An Introductory Reader
Compiled with an introduction, commentary and notes by Anne Stockton
The being of the arts; Goethe as the founder of a new science of aesthetics; Technology and art; At the turn of each new millennium; The task of modern art and architecture; The living walls; The glass windows; Colour on the walls; Form - moving the circle; The seven planetary capitals of the first Goetheanum; The model and the statue 'The Representative of Man'; Colour and faces; Physiognomies.
Within the Mystery cultures of ancient history, art, science and religion formed a unity that offered direction and spiritual nourishment to the broader society. Today, art, science and religion can again be reunited. However, as Marie Steiner indicates in her introduction to these lectures, these aspects of our culture need rejuvenation through fresh spiritual understanding and knowledge. Art cannot be renewed through compromise, but only by returning to the spiritual foundations of life. As she says: "The remedy lies in unlocking the wisdom of the Mysteries and presenting it to humanity in a form adapted to contemporary needs."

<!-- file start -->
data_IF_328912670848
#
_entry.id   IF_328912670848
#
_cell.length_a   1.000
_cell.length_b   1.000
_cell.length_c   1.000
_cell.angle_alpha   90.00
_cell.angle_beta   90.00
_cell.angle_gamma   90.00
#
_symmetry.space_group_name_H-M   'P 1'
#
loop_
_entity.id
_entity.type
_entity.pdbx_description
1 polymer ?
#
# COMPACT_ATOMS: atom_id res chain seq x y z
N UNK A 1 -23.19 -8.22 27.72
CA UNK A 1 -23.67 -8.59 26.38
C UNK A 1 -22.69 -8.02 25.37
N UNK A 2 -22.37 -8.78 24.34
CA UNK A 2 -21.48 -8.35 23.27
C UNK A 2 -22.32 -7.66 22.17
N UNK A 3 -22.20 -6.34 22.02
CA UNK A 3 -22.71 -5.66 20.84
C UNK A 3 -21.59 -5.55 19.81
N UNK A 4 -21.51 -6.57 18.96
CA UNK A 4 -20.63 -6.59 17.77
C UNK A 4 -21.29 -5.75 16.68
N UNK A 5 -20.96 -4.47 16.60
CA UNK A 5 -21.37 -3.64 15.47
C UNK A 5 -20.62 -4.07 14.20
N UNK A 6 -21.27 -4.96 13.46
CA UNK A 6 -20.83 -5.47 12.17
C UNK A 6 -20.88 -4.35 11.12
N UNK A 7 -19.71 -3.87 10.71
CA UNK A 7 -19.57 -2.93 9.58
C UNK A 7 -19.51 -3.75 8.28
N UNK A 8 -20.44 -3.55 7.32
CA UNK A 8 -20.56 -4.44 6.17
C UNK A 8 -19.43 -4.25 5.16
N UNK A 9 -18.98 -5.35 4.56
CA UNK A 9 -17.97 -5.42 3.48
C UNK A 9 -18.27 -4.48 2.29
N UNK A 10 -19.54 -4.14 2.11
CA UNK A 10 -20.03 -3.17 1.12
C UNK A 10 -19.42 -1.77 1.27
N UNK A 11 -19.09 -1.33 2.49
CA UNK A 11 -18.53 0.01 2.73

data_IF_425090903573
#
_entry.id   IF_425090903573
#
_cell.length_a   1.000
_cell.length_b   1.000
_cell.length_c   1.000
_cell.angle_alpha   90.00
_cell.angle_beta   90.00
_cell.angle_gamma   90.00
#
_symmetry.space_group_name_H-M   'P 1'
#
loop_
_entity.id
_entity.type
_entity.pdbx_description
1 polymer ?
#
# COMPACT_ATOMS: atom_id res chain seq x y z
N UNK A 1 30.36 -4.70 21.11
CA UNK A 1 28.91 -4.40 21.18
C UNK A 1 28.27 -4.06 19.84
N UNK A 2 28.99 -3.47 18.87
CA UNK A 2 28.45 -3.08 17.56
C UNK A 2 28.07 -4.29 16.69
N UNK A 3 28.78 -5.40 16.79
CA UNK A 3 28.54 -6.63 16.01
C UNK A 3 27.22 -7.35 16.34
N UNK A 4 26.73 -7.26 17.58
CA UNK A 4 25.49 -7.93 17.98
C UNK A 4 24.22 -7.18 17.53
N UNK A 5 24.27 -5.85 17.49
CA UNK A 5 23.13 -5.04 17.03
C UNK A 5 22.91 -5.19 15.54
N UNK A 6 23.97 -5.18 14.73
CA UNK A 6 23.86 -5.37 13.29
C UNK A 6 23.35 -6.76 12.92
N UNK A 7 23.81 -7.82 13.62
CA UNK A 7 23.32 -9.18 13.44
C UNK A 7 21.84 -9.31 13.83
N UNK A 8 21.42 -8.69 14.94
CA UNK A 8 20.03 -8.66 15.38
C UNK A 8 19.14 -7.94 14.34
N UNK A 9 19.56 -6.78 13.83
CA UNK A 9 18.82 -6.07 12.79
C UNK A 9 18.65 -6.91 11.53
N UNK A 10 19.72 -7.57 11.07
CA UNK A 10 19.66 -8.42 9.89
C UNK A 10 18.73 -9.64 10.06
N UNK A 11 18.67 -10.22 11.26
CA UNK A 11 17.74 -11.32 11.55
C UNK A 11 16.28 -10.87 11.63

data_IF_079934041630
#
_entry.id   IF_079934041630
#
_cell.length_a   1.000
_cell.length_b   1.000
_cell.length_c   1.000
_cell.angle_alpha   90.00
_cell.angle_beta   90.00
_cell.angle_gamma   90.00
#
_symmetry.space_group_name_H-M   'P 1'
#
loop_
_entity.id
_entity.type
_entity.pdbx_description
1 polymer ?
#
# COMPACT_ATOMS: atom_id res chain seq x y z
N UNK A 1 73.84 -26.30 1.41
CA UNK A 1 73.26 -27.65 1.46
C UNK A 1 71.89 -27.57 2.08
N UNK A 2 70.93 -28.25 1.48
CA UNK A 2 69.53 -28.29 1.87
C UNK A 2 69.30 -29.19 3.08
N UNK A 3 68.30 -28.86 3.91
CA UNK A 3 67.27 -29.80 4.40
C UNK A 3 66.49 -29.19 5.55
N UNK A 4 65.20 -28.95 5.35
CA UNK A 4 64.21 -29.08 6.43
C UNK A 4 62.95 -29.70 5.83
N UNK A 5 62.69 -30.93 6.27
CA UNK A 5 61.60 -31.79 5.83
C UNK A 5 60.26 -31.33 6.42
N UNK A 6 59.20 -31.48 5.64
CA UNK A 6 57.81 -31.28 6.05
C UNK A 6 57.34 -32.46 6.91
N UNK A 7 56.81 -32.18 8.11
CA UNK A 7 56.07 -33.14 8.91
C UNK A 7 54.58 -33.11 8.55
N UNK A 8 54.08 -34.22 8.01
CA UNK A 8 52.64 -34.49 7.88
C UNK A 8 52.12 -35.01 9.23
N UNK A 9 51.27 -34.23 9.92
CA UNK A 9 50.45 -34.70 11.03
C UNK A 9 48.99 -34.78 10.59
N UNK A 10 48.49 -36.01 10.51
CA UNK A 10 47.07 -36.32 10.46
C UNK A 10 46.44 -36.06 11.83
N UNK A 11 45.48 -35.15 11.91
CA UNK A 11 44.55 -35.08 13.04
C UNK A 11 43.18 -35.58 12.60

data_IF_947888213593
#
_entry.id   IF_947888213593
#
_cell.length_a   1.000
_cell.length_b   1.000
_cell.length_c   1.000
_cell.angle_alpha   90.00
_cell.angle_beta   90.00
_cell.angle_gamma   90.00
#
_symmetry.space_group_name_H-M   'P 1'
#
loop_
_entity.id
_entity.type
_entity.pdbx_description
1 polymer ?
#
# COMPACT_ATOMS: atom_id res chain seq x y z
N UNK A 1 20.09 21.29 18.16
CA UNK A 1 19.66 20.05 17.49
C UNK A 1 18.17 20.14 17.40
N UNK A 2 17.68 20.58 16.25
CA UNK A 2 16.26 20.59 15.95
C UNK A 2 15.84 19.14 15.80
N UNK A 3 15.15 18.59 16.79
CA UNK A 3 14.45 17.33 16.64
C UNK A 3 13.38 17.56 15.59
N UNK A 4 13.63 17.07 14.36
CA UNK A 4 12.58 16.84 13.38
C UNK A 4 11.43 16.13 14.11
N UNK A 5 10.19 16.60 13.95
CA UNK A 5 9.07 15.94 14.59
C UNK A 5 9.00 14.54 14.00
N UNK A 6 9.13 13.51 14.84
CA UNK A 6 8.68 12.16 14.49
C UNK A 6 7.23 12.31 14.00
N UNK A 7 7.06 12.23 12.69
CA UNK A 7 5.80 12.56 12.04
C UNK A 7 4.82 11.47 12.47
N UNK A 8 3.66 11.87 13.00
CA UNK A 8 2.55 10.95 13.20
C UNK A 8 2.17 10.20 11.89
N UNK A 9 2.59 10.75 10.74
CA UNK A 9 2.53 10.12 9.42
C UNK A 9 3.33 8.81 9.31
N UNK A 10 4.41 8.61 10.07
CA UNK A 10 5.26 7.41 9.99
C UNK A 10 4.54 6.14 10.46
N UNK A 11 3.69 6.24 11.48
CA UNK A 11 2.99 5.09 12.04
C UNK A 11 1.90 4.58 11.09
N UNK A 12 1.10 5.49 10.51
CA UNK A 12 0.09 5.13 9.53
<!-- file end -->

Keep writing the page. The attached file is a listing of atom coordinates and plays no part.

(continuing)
Rudolf Steiner's Contribution to the Visual Arts
This book introduces a new way for thinking about, creating, and viewing art. Rudolf Steiner saw his task as the renewal of the lost unity of science, the arts and religion; thus he created a new, cognitive scientific and religious art. The implications of his act - recognized by such diverse artists as Wassily Kandinsky and Joseph Beuys - are only now coming fully to light. In his thorough introduction Michael Howard takes readers through these thought-provoking chapters.
as a Reflection of Inner Spiritual Impulses